Book–Sleigh Rides, Jingle Bells, and Silent Nights (RTE Radio 1)

Discussion of Sleigh Rides, Jingle Bells, & Silent Nights on RTE Radio 1. 00892v

A Classic Rock Christmas

keithrichards_blogAs a teenager, growing up in Meadows of Dan, Virginia, classic rock was my music of choice. Even in the depths of December, though, my local station–WROV, the Rock of Virginia–played very little Christmas music. Why? Mostly because there was very little to play. There just weren’t any Christmas songs–in 1979-1980–by Dylan, the Rolling Stones, Lynyrd Skynyrd, Led Zeppelin, or Aerosmith.

Still, I do remember a handful of tracks that got regular airplay. Keith Richards’ version of “Run Rudolph Run“ came out in 1978 and Paul McCartney, the following year, released “Wonderful Christmastime.” Both the Kinks’ “Father Christmas” (1977) and Greg Lake’s “I Believe in Father Christmas” (1975) were staples, as was Lennon’s “Merry Christmas (War Is Over)” (1971). Others included the Beach Boys’ “Little Saint Nick” and David Bowie/Bing Crosby’s “Peace on Earth/Little Drummer Boy.”

As a wildcard, I’d also mention the Who’s “Christmas” (1969), one of my favorites from Tommy.

As the seventies spilled over into the eighties, recording Christmas songs suddenly became cool again and there’d be a lot more records for DJs to spin. In 1979-1980, though, classic rock Christmas songs were slim pickings.

Untitled, 12/07/1929 (Holiday Cartoon)

ARC: Henry Ford was one of America’s (and the world’s) richest men; he was also known for his parsimonious habits. In reaction to a female historian including $100 in her will for Ford, cartoonist Clifford Berryman depicts a smiling Ford, dressed more like a child in knickers and polka dot tie, commenting: “Oh, I do love the Christmas ‘giving’ season.”  12-07-1929_S-071_46_Berryman

Sleigh Rides, Jingle Bells, And Silent Nights: A Cultural History of Christmas Songs (WAMC Interview).

An interview with WAMC.  vintage_radio_by_jesse-d4xymyv

Christmas 1914 (Puck)

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Winter Scene (Winter Art)

LC.  08892v

Old-fashioned Christmas carols have staying power, remain cherished favorites (Toledo Blade)

An article that I was interviewed for . . .  in the Toledo Blade.  01512v

The Aesthetics of Cheddar: “Have a Cheesy Christmas!”

X858_41_bwEven though most American listen and presumably like Christmas music, lots of people also complain about it. One complaint is that when it comes to matters of good taste, holiday music is somehow lacking. That while country, pop, rock, and rap seek to entertain and, on occasion, achieve artistic excellence, a lot of Christmas music refuses to take itself seriously. In essence, a high percentage of our Christmas song heritage is up to it’s neck in cheese. With jingle bells ringing, whimsical lyrics, and background singers that refuse to takes their places in the background, Christmas music is cheesy!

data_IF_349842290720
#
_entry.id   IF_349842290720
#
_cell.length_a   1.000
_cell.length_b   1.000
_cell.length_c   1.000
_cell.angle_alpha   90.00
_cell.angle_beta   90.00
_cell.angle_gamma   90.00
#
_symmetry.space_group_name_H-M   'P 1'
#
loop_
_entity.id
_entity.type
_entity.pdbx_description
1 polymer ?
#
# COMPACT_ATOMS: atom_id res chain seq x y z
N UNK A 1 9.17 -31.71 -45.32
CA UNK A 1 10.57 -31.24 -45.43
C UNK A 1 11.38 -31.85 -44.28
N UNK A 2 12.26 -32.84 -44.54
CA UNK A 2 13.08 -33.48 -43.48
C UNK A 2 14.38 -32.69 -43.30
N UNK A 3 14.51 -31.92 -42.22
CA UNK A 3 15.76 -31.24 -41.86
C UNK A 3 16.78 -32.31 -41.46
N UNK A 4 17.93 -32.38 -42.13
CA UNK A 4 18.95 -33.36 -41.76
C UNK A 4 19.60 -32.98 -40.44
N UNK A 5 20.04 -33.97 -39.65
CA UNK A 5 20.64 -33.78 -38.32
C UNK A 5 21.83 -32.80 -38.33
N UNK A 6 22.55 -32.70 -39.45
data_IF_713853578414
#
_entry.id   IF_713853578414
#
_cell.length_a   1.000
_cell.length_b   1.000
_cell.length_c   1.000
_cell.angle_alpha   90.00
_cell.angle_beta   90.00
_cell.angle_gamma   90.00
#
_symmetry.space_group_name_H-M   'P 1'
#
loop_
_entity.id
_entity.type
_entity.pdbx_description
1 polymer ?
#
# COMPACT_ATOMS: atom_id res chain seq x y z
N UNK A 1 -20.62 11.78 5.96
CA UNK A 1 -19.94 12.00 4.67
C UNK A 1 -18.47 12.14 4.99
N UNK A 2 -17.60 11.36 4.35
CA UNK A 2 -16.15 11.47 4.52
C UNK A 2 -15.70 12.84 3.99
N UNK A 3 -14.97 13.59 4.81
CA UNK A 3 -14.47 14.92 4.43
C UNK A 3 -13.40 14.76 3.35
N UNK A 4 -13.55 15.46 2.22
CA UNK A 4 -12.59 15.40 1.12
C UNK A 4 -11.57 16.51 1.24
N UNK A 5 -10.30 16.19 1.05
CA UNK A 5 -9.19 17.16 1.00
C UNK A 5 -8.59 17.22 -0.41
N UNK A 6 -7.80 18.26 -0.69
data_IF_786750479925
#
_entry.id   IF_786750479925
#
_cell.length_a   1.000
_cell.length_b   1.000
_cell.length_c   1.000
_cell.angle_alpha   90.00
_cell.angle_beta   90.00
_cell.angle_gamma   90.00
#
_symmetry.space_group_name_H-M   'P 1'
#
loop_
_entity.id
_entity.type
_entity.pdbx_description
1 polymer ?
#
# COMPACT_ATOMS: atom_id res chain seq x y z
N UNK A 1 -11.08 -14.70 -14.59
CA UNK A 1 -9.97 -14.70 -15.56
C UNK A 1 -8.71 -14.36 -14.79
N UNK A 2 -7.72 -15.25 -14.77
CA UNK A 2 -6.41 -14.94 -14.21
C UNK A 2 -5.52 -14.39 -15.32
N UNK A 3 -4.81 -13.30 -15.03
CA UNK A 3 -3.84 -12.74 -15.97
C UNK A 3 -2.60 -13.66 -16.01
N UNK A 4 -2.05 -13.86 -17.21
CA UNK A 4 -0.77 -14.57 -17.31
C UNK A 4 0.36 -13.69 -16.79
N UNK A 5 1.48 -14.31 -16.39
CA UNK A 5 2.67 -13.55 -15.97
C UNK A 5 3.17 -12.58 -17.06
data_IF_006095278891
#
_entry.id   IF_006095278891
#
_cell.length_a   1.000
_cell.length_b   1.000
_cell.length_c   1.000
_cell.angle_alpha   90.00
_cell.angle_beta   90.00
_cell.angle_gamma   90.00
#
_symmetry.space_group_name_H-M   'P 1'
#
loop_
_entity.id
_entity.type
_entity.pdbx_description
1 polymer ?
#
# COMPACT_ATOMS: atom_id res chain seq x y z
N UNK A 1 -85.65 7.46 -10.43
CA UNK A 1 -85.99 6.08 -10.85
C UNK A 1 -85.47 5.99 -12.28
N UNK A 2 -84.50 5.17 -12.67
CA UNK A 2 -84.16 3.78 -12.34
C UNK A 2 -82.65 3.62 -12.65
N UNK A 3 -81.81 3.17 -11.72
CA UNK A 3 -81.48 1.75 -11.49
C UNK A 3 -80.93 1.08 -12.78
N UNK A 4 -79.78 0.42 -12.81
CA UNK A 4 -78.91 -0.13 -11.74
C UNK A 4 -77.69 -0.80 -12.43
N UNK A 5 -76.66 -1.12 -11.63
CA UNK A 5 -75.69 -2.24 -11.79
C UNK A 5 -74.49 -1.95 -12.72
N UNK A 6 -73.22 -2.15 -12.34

Now cheesy wasn’t a word I grew up with so I’ll take a moment or two to define it as I understand it and as it relates to Christmas music. Cheesy isn’t usually used as an aesthetic term. Kitsch, another great (borrowed) Americanism, comes close, but not quite. Corny may be closer, especially if you toss in a little sentiment. Cheese, then, is something lacking in taste and worse, something that is overly emotive and cloying as in, “this belongs on a Hallmark card.” It probably traffics in clichés (like kitsch) too, borrowing common ideas and breaking them down to the easiest accessible denominator.

3b50242rThe problem with calling Christmas music cheesy, however, is that its kind of an oxymoron: holiday music can be serious and artistically rendered, but Christmas itself has traditionally been a cheese-fest for Americans. At Christmas, we mix and match decorations, blurt out our feelings to one another, and when we’re unable to express how much we love or are in love with the season, Christmas songs do it for us. This is one of the very few times during the year when it’s okay to tell your friends and family that you love them, and it’s perhaps the only time of the year that we can get gushy about our connection to our broader human family.

Good Christmas songs, then, work by their own rules of taste, one that allows direct declarations of love, care, devotion, and wonder. Like green and red decorations, cheesy Christmas songs are a proud American tradition.

 

Untitled, 01/05/1942 (Holiday Cartoons)

ARC: After a break for the 1941 Christmas holiday, the 77th Congress returned for its second session on January 2, 1942. In the first session, Congress had entered the country into a world war which meant a dramatic increase in taxes to fund the effort as well as passed several pieces of legislation which curtailed the ability of industrial workers to strike. The cartoon by Clifford Berryman shows the state of the previous congress and hopes that it could only get better compared to the year prior. 1-05-1942_F-056_46_Berryman

Unhappy Holidays? Conflicts, Contradictions and the Ghosts of Christmas Music Past and Present (Pop Matters)

Here’s an interview from Pop Matters related to Sleigh Rides, Jingle Bells, & Silent Nightsfeature-unhappyholisays-qualitystreetcvr-650